News hot off the wire is that Dr. Randhir Thakur, Director of Intel’s Foundry Services, is set to take up a position as Director of Tata Electronics, an Indian based company, part of the Tata Group.

Detailed at Mint, it has been reported that Dr. Thakur will join Tata Electronics. There has been some confusion in the press already reporting this story as to whether this is a full time role at Tata Electronics and if/when he will be transitioning to that role. InstaFinancials lists Dr. Thakur as an active director of Tata Electronics as of the 28th April, which is actually some months prior to today’s date, but he is still listed on Intel’s website (and on his personal LinkedIn page) as President of Intel Foundry Services.

We have confirmed with Intel that Dr. Thakur is still President of its new foundry division, and that the Director role at Tata is only a board position alongside his role at Intel.

Intel's IFS 2.0

Intel’s push into expanding its home-grown semiconductor business for external customer use was crystallized in CEO Pat Gelsinger’s IDM 2.0 project launched earlier this year. The third prong of the project is Intel’s Foundry Services (IFS), which was to be a separate entity alongside its main product lines in the balance sheet with its own revenue and metrics. Intel’s goal with IFS is to provide its semiconductor manufacturing facilities at scale to potential customers that typically rely on other companies, but this would also aim to assist Intel in developing its next gen process node technology.

Intel has announced several large expansion projects as part of its IDM 2.0 strategy, including $20 billion for two new production lines at its Arizona facility, $3.5 billion in new packaging production lines in New Mexico, and up to $120 billion on a ‘little city’ mega-fab with up to 8 production lines. Leading that project, as of March this year, is Dr. Randhir Thakur. Thakur was previously Intel’s Chief Supply Chain Officer since joining the company in November 2017, and his latest role as Director of Intel Foundry Services started in March 2021.

As for IFS customers, Intel has already announced Qualcomm for manufacturing on its 20A process node, and Amazon for packaging.

Partnerships

Tata bringing Dr. Thakur to the board of its Electronics division might be seen as a strategic benefit to Intel’s IFS vision, despite Tata Group operating mostly out of Asia. Tata Electronics is obviously eyeing a strategic goal of securing its own semiconductor supply chain for some of its businesses (such as its automotive brands), and this might involve partnership and collaboration with Intel. Back in June, Intel hired Hong Hao, who led Samsung’s North American Foundry Business, to ‘formulate business strategies and execute customer engagement plans’ inside Intel Foundry as a way to develop some of these customer engagements and outline potential markets. As IFS is planning to expand and secure customers long term, having Intel’s own employees within various key industry boards of directors might be a strategy to help boost the IFS balance sheet in the long term.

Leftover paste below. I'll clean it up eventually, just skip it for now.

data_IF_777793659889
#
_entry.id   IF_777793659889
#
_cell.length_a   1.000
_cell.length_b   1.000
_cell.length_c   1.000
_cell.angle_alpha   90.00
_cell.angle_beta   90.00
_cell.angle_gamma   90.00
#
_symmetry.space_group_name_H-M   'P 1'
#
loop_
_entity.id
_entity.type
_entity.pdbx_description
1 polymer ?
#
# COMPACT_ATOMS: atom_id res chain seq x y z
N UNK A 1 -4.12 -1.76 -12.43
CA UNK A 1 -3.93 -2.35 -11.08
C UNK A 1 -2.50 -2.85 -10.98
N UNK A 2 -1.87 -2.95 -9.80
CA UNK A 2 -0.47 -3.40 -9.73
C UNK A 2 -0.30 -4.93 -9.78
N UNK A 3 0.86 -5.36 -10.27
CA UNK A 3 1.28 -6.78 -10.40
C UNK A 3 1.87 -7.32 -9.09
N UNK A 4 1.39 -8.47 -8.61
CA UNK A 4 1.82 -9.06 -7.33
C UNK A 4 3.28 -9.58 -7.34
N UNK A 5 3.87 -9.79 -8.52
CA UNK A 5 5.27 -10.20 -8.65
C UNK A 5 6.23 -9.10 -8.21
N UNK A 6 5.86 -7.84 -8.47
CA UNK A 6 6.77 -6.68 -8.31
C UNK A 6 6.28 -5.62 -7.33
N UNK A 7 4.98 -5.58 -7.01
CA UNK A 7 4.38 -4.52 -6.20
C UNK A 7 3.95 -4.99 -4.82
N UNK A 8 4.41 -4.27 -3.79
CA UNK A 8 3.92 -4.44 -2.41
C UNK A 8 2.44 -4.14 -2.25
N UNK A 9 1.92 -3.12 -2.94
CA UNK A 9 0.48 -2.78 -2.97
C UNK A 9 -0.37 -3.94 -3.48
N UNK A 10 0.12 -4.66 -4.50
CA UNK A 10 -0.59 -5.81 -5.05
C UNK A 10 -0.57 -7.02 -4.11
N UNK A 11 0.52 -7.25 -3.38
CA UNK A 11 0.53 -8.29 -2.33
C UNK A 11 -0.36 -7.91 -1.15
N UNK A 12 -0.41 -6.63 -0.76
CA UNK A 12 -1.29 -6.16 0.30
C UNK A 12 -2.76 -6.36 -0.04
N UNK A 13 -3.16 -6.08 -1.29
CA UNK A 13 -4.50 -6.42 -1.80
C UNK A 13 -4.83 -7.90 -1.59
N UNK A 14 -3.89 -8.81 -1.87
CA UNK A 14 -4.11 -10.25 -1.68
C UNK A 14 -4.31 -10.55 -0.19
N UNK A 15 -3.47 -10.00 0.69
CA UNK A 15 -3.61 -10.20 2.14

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  • mode_13h - Saturday, August 14, 2021 - link

    I sometimes wonder how much time & energy it takes to be a board member. If he's also running IFS, it can't be very much ...unless he has staff that exist just to help him fulfill most of his board-related responsibilities. Reply
  • flgt - Saturday, August 14, 2021 - link

    You'd be surprised. The primary responsibility of installing your good ole boy buddy or private equity firm raider in the executive positions actually doesn't take too much time. You do have get their monstrous compensation package signed off though and ensure it in no way ties them to any company performance goals.

    Actual corporate oversight does take quite a bit of time, but don't be ridiculous, no one does that anymore.
    Reply
  • FunBunny2 - Sunday, August 15, 2021 - link

    "You do have get their monstrous compensation package signed off "

    not as difficult as one might surmise. turns out that 'compensation committees' are largely populated by Other Megacorp managements. one hand washes the other, and any 'director' that complains, much less votes against any 'monstrous compensation package' will get two things: